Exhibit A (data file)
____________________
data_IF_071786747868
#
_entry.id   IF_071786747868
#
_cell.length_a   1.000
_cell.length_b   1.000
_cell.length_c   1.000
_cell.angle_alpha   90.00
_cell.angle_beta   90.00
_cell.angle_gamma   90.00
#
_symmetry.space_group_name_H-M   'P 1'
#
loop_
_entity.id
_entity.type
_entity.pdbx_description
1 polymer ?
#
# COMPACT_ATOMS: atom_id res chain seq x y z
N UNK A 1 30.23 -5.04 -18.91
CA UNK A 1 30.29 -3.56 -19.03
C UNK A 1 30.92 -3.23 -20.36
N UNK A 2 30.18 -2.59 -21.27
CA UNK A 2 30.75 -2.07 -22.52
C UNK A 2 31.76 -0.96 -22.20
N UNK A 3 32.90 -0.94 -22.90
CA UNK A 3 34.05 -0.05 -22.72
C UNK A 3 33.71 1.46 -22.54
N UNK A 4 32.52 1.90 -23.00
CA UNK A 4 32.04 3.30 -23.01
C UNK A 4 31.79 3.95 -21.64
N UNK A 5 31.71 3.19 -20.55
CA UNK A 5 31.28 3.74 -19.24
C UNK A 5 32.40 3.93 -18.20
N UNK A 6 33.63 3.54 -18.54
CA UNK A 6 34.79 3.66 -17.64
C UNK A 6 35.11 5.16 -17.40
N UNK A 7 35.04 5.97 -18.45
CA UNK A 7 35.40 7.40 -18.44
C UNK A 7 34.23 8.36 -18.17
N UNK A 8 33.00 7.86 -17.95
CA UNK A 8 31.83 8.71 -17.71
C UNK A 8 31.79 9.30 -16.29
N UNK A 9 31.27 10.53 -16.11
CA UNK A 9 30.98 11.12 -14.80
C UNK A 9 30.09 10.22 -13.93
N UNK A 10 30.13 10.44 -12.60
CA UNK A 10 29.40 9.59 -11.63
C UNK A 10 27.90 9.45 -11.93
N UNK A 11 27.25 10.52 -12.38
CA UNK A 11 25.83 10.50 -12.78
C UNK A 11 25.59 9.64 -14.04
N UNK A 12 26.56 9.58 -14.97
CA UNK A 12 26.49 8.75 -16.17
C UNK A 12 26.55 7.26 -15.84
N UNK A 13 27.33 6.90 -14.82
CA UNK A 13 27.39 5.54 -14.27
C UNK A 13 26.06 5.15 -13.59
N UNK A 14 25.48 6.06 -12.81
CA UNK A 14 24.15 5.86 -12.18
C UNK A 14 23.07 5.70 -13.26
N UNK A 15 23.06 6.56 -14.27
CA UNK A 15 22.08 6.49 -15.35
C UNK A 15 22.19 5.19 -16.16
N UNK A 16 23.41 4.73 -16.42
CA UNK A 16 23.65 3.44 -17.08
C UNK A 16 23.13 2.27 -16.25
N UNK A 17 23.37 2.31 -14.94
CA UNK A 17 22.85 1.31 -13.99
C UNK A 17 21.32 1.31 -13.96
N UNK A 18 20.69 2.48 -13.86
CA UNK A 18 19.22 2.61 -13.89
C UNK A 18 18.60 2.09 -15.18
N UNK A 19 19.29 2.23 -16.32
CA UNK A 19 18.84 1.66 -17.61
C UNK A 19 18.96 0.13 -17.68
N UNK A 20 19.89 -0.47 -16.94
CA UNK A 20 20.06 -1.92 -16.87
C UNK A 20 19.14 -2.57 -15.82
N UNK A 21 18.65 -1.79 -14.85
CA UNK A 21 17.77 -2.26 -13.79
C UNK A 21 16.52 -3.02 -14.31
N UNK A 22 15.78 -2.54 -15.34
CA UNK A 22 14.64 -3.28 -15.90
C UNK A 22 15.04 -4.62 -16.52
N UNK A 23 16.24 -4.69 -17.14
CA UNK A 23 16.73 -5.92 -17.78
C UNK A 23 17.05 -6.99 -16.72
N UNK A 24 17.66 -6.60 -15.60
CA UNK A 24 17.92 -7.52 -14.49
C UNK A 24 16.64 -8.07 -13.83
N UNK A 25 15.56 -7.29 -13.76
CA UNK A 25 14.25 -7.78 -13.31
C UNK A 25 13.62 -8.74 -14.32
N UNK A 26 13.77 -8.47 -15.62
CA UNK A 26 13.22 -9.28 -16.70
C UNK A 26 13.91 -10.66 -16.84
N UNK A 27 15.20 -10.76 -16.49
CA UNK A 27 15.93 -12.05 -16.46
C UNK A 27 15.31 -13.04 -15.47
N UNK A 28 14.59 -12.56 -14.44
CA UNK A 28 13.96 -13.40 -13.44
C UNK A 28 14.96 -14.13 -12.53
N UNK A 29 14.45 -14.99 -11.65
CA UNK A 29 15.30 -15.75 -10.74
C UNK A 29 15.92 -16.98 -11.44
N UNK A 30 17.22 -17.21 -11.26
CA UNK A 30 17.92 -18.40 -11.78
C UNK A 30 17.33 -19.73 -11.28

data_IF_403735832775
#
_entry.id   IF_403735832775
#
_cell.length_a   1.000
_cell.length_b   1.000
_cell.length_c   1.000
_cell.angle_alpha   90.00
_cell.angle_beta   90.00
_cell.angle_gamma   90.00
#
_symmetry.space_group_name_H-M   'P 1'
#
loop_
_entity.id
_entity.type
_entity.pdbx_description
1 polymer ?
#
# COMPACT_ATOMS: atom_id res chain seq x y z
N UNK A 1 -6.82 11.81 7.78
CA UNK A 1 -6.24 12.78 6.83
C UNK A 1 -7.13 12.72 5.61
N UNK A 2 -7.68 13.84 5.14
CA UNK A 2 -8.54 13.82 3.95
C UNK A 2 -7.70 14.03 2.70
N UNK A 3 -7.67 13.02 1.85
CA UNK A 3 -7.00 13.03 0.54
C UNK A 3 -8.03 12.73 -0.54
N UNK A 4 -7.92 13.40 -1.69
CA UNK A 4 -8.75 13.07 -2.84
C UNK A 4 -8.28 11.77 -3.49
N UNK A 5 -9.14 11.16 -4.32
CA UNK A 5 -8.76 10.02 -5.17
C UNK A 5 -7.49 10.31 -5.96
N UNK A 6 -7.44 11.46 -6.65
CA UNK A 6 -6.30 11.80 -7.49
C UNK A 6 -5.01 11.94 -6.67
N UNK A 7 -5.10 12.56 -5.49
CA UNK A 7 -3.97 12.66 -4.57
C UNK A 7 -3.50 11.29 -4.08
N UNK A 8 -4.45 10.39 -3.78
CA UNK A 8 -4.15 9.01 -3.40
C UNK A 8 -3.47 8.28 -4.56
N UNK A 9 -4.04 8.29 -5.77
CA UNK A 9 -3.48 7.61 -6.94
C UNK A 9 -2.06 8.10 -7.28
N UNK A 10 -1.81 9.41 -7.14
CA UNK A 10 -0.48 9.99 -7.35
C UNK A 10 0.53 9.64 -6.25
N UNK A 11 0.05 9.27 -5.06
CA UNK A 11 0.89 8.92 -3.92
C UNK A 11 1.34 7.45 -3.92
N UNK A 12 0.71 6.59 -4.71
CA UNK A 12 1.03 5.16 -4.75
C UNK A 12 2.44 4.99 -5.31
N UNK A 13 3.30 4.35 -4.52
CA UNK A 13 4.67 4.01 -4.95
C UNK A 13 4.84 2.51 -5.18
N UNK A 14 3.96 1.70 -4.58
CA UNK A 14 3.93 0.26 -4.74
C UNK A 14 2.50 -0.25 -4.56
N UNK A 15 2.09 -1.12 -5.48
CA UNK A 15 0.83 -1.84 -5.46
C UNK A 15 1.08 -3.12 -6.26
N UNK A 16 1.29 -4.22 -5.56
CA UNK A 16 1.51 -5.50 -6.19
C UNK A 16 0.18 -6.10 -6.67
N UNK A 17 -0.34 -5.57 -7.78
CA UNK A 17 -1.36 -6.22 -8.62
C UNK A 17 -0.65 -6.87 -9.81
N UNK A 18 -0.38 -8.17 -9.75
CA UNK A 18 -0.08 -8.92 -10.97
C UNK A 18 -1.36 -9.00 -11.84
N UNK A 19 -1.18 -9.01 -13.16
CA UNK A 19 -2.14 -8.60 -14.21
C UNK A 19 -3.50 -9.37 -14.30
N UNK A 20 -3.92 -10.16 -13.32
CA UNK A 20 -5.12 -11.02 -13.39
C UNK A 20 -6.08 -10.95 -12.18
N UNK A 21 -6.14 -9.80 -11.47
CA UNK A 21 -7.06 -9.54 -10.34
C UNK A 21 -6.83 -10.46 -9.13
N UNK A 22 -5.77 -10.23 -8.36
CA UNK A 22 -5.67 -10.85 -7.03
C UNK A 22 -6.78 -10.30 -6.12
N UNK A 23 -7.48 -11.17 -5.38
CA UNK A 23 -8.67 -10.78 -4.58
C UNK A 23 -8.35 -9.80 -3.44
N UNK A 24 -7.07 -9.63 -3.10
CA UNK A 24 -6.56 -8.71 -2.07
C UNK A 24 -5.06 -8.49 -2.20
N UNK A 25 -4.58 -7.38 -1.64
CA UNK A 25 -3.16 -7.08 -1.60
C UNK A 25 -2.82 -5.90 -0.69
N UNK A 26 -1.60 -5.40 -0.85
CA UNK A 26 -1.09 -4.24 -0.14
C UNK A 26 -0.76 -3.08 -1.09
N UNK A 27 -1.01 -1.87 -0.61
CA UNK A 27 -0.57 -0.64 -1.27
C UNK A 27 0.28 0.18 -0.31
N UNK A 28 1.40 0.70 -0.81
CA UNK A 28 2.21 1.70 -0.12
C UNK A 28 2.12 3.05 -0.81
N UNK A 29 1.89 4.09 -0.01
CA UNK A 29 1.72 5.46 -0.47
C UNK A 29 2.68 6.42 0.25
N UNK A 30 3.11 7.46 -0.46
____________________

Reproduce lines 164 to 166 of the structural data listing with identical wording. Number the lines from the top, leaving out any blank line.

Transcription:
N UNK A 12 0.71 6.59 -4.71
CA UNK A 12 1.03 5.16 -4.75
C UNK A 12 2.44 4.99 -5.31